Without going into too much gory detail about the troubleshooting, suffice to say that, over the course of the past few weeks, I’ve spent a great deal of time in the pump house. More than I ever had to before. While I was in there I had some time to closely inspect the plumbing. While taking a break and sipping a home brewed scotch ale, I just sorta stared at each component in the line and thought about the logic employed in the overall project. By the end of my 5-minute break, I was not happy.

This plumbing was put in place by a contractor that was hired by the previous owner of this house. Thinking about that got me really steamed for two reasons;

1. I know the previous owner of this house, and he’s a great guy.

2. The contractor completely fleeced the previous owner :-/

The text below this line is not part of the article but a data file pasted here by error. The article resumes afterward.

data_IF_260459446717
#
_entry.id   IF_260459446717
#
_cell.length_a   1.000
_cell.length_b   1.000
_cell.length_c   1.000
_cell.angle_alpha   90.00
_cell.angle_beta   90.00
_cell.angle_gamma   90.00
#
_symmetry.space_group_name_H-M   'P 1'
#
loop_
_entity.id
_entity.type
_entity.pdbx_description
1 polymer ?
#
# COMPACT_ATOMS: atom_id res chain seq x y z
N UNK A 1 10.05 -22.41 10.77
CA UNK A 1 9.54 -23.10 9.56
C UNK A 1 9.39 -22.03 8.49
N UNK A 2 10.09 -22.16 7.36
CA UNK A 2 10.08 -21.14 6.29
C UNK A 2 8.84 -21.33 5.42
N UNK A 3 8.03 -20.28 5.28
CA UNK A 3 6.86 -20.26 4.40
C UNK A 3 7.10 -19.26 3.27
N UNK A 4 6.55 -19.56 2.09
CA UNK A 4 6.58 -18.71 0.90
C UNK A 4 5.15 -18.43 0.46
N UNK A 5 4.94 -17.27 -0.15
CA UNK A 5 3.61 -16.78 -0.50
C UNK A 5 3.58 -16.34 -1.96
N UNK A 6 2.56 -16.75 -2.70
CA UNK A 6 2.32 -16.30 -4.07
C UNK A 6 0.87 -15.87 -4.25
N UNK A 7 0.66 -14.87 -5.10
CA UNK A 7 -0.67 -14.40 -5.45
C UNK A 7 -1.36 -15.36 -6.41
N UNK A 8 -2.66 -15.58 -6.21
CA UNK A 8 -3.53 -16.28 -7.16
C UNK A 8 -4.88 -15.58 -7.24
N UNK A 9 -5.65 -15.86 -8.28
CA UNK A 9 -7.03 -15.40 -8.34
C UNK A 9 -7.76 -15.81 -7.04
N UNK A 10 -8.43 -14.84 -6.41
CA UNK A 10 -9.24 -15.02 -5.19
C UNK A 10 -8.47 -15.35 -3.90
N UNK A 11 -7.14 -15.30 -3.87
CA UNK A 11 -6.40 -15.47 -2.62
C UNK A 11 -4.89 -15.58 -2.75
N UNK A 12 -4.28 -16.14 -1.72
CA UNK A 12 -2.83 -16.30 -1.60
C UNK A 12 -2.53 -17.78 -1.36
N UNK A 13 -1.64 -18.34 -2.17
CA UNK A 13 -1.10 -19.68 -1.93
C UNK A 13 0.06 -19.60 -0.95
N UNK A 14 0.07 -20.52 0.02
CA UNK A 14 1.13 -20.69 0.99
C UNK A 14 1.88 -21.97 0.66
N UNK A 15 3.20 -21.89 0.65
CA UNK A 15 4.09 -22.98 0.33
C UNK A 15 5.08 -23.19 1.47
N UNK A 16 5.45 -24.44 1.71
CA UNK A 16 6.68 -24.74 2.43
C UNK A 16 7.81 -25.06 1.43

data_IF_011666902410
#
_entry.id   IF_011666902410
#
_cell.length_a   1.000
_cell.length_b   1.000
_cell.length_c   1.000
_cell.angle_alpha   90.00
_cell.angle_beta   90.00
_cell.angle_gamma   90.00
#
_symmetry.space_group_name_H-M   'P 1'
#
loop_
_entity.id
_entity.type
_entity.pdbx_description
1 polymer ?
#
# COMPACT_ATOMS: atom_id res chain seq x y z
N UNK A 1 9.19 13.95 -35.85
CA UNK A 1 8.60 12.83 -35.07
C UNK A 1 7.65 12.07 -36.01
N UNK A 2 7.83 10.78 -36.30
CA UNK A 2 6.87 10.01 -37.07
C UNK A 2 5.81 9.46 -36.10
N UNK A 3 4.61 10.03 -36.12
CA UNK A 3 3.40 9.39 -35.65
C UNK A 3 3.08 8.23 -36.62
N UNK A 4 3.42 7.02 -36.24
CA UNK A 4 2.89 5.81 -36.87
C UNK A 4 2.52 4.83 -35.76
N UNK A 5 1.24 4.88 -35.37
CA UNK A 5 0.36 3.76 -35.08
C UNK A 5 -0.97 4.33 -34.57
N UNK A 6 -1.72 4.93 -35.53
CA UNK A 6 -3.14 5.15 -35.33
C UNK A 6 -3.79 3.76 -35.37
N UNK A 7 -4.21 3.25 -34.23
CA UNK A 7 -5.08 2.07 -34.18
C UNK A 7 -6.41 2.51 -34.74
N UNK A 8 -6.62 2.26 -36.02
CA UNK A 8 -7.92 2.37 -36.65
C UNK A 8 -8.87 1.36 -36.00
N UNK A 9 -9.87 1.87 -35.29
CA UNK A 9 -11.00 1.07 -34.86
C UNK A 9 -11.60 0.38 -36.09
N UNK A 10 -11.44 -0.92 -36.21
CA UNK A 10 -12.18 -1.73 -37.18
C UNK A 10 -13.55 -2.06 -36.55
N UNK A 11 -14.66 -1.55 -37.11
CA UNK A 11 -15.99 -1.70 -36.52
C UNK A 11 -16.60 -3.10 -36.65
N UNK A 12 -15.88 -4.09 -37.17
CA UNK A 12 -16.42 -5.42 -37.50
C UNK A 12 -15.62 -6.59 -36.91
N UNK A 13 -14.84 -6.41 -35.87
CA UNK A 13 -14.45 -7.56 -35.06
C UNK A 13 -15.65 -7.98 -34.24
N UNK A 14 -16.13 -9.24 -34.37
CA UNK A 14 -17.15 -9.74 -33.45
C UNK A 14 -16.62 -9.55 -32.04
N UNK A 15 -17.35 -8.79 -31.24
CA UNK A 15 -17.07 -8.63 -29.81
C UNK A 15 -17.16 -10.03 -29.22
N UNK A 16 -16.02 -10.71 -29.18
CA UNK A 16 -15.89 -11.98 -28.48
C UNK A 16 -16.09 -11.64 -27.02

The pipe coming out of the ground is 1 1/4″. It went downhill from there. Connected to the black pipe coming from the ground a 1 1/4 barb/thread adapter, and held in (in part) by a worm clamp. Actually – two worm clamps. And guess what screwed into there? A 1 1/4″ thread/barb adapter! Shoved onto *that* with two worm clamps was another length of the black pipe, which went to a very sharp, and *iron* threaded elbow joint which had a 1 1/4 thread/barb bit attached to connect the pipe. Yes, more worm clamps. From there there was an enormous, old, and broken brass or iron valve, and then we see our first bit of actual PVC – a union going into the pump.

Everything in that last paragraph has been completely replaced with PVC.